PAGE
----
Jane Mayer

The New Yorker profiles Pence, but only gets half the man (and guess what is missing)

The New Yorker profiles Pence, but only gets half the man (and guess what is missing)

Certainly I was interested in reading about the unlikely match between the "coarse New York billionaire and the prim Indiana evangelical" that is now running our country, which is why I quickly reached for the New Yorker's piece on Vice President Mike Pence.

With a headline of "The Danger of President Pence," I knew where the article was going, but I hoped there might be solid, factual, even fair-minded gleanings about Pence's faith and how his God connection guides what he does. 

The bottom line: I found little there that other writers hadn't already covered. The feature began like this:

On September 14th, the right-wing pundit Ann Coulter, who last year published a book titled “In Trump We Trust,” expressed what a growing number of Americans, including conservatives, have been feeling since the 2016 election. The previous day, President Trump had dined with Democratic leaders at the White House, and had impetuously agreed to a major policy reversal, granting provisional residency to undocumented immigrants who came to America as children. Republican legislators were blindsided. Within hours, Trump disavowed the deal, then reaffirmed it. Coulter tweeted, “At this point, who doesn’t want Trump impeached?” She soon added, “If we’re not getting a wall, I’d prefer President Pence.”

The piece goes on to describe how little attention has been paid to Pence (who refused to be interviewed for the piece) until now, when people are longing for anyone, anything to replace Trump. And that Pence, with his political experience, conservative moorings and connections, may be as dangerous as his boss or even more so (you know, all that religion stuff).

The New Yorker then went on a long digression about Pence’s connections with billionaires Charles and David Koch. (Not surprisingly, the reporter, Jane Mayer, did not mete out the same criticism to multi-billionaire George Soros and his contributions to Democrats but then again, this part of the piece is recycled from her recent book “Dark Money” about conservative fat cats ).

Any fresh religious content is surprisingly skimpy, when you consider that this is a profile on a very devout man. Starting in his college days:

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Twitter-verse fact checking: The New Yorker learns that Calvinism can be tricky stuff

Twitter-verse fact checking: The New Yorker learns that Calvinism can be tricky stuff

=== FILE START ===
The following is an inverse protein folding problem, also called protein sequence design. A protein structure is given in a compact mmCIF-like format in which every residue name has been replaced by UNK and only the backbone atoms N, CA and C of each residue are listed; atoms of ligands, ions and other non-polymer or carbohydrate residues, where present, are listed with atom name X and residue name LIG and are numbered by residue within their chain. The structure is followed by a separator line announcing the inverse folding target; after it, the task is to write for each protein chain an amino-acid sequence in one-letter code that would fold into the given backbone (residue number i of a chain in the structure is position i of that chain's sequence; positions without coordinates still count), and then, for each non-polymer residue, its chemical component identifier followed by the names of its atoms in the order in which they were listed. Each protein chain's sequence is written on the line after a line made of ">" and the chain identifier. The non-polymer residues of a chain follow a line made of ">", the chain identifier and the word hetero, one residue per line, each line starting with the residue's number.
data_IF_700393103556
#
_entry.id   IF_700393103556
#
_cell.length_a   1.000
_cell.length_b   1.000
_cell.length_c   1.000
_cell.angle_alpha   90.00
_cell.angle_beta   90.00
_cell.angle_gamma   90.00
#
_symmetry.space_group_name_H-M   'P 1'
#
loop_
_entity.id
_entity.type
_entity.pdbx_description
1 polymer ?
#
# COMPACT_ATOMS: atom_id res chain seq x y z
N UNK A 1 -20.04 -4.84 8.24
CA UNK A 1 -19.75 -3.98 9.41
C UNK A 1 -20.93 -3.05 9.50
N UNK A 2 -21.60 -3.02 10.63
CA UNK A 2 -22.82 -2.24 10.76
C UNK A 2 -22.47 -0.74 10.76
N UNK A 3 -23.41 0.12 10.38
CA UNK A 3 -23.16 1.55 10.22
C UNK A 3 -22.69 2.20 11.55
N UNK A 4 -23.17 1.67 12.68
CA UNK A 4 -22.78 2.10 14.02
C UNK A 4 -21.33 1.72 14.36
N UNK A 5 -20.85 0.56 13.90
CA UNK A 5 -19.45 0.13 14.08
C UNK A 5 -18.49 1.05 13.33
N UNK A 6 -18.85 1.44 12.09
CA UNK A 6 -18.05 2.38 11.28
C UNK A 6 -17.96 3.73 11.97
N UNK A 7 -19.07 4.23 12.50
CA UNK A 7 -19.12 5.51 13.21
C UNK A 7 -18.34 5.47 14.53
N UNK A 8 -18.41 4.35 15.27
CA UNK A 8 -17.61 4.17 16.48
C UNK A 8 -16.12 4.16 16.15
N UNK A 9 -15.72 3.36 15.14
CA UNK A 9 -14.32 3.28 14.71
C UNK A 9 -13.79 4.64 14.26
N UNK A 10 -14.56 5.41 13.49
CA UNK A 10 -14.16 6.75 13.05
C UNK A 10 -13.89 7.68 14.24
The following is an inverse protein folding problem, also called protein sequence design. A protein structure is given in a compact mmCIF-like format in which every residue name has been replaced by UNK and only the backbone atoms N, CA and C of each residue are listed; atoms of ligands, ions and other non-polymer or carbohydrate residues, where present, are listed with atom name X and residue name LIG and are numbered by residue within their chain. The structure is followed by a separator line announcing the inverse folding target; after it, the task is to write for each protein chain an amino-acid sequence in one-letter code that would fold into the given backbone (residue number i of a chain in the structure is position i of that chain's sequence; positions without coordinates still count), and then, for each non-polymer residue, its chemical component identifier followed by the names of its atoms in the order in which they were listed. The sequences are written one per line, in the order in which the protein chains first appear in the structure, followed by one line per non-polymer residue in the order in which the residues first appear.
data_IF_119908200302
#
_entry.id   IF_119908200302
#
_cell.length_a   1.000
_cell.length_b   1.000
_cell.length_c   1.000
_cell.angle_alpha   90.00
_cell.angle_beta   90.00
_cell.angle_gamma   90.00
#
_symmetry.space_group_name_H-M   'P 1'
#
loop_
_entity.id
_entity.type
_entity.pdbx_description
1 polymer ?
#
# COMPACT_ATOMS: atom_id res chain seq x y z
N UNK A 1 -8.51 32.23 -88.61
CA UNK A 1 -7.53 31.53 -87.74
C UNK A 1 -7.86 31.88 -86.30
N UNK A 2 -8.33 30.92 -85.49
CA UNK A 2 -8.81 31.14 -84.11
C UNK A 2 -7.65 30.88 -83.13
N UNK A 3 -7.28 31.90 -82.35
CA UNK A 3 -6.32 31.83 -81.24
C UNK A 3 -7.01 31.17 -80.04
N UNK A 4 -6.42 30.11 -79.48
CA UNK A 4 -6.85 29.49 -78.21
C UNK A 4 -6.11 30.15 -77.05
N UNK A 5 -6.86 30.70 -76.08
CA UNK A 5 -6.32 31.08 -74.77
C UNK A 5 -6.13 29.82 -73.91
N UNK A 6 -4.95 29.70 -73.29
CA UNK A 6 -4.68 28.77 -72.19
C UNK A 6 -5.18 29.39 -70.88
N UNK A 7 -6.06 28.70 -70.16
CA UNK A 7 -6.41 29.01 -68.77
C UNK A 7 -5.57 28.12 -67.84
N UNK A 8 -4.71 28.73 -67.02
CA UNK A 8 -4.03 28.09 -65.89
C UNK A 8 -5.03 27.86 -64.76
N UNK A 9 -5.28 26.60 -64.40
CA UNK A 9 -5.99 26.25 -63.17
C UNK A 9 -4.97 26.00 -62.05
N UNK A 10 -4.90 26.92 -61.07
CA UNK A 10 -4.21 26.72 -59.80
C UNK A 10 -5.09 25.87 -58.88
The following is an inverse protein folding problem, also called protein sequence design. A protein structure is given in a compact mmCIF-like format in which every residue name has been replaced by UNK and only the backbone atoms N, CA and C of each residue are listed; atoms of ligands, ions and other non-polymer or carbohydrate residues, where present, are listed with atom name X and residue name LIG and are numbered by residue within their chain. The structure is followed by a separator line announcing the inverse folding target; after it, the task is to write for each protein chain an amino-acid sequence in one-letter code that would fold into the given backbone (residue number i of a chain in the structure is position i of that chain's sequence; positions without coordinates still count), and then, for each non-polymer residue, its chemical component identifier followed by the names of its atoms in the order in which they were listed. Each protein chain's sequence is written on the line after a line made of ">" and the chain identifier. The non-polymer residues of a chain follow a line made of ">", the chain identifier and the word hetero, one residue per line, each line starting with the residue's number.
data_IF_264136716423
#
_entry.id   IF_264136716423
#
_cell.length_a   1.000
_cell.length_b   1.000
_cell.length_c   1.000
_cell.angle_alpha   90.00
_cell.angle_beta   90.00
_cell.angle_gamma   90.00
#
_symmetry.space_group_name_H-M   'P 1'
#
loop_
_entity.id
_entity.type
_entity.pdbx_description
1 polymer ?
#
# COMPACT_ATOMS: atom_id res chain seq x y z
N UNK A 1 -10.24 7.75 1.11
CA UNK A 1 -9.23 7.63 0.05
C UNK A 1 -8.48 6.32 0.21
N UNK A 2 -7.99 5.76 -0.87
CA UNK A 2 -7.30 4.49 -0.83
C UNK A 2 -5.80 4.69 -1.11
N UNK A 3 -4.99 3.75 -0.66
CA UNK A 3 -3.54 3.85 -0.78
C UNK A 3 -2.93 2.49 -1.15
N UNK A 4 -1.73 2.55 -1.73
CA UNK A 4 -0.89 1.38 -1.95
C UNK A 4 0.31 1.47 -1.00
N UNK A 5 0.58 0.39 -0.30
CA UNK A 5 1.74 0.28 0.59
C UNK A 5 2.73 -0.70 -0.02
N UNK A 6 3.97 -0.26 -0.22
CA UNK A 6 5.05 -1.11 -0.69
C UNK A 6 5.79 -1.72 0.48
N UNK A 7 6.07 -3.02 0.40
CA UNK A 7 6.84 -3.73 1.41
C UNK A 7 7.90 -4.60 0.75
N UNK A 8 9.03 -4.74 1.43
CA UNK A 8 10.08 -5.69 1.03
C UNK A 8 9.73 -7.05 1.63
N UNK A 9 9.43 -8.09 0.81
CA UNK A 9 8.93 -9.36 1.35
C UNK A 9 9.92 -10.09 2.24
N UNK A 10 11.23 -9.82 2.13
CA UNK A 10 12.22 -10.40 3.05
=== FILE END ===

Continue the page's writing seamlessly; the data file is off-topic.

Here's some advice for journalists venturing into religion-beat terrain: Be careful when you get into church-history arguments with Calvinists, because you may be predestined to fall into error.

What we are talking about here is the profile of Betsy DeVos that ran the other day in The New Yorker. DeVos, for those following Citizen Donald Trump and his evolving cabinet, has been proposed as the next Secretary of Education.

The Big Idea in this piece (the stuff of politics, of course) is that she is a crucial figure in the world of big, scary GOP money that is on the wrong side of history. This is captured perfectly in the overture:

After choosing for his cabinet a series of political outsiders who are loyal to him personally, Donald Trump has broken with this pattern to name Betsy DeVos his Secretary of Education. DeVos, whose father-in-law is a co-founder of Amway, the multilevel marketing empire, comes from the very heart of the small circle of conservative billionaires who have long funded the Republican Party.
Trump’s choice of DeVos delivers on his campaign promise to increase the role of charter schools, which she has long championed.

Lots and lots of GOP money lingo follows. What will interest GetReligion readers comes later, when New Yorker veteran Jane Mayer ventures into the building blocks of the DeVos worldview, as well as her bank account. The result is a fascinating thread in the Twitter-verse that explores what some would call "post-truth" issues in the world of digital fact checking.

Here is the crucial material in the feature, as it currently reads on the magazine's website:

DeVos is a religious conservative who has pushed for years to breach the wall between church and state on education, among other issues.*

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